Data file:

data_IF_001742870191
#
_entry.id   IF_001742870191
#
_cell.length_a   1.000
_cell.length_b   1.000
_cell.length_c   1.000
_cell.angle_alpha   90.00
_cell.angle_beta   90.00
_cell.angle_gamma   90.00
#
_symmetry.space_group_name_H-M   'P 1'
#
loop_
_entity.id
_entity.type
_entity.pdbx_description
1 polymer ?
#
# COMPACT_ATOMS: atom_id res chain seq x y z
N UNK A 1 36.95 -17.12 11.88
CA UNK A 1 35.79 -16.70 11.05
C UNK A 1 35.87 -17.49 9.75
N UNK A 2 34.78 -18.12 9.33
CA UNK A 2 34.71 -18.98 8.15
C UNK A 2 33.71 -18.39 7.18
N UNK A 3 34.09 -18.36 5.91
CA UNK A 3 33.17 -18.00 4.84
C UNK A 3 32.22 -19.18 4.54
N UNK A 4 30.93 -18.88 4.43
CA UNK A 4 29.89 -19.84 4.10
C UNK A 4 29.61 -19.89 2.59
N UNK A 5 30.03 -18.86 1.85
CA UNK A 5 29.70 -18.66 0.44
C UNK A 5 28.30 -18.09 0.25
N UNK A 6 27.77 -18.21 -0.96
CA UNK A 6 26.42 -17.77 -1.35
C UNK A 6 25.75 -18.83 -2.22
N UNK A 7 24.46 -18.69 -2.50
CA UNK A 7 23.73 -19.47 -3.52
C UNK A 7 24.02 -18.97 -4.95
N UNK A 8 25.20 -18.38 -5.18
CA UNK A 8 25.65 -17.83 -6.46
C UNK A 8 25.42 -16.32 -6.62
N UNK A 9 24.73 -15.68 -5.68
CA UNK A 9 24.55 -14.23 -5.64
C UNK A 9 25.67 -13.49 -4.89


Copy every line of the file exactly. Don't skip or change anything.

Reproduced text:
data_IF_001742870191
#
_entry.id   IF_001742870191
#
_cell.length_a   1.000
_cell.length_b   1.000
_cell.length_c   1.000
_cell.angle_alpha   90.00
_cell.angle_beta   90.00
_cell.angle_gamma   90.00
#
_symmetry.space_group_name_H-M   'P 1'
#
loop_
_entity.id
_entity.type
_entity.pdbx_description
1 polymer ?
#
# COMPACT_ATOMS: atom_id res chain seq x y z
N UNK A 1 36.95 -17.12 11.88
CA UNK A 1 35.79 -16.70 11.05
C UNK A 1 35.87 -17.49 9.75
N UNK A 2 34.78 -18.12 9.33
CA UNK A 2 34.71 -18.98 8.15
C UNK A 2 33.71 -18.39 7.18
N UNK A 3 34.09 -18.36 5.91
CA UNK A 3 33.17 -18.00 4.84
C UNK A 3 32.22 -19.18 4.54
N UNK A 4 30.93 -18.88 4.43
CA UNK A 4 29.89 -19.84 4.10
C UNK A 4 29.61 -19.89 2.59
N UNK A 5 30.03 -18.86 1.85
CA UNK A 5 29.70 -18.66 0.44
C UNK A 5 28.30 -18.09 0.25
N UNK A 6 27.77 -18.21 -0.96
CA UNK A 6 26.42 -17.77 -1.35
C UNK A 6 25.75 -18.83 -2.22
N UNK A 7 24.46 -18.69 -2.50
CA UNK A 7 23.73 -19.47 -3.52
C UNK A 7 24.02 -18.97 -4.95
N UNK A 8 25.20 -18.38 -5.18
CA UNK A 8 25.65 -17.83 -6.46
C UNK A 8 25.42 -16.32 -6.62
N UNK A 9 24.73 -15.68 -5.68
CA UNK A 9 24.55 -14.23 -5.64
C UNK A 9 25.67 -13.49 -4.89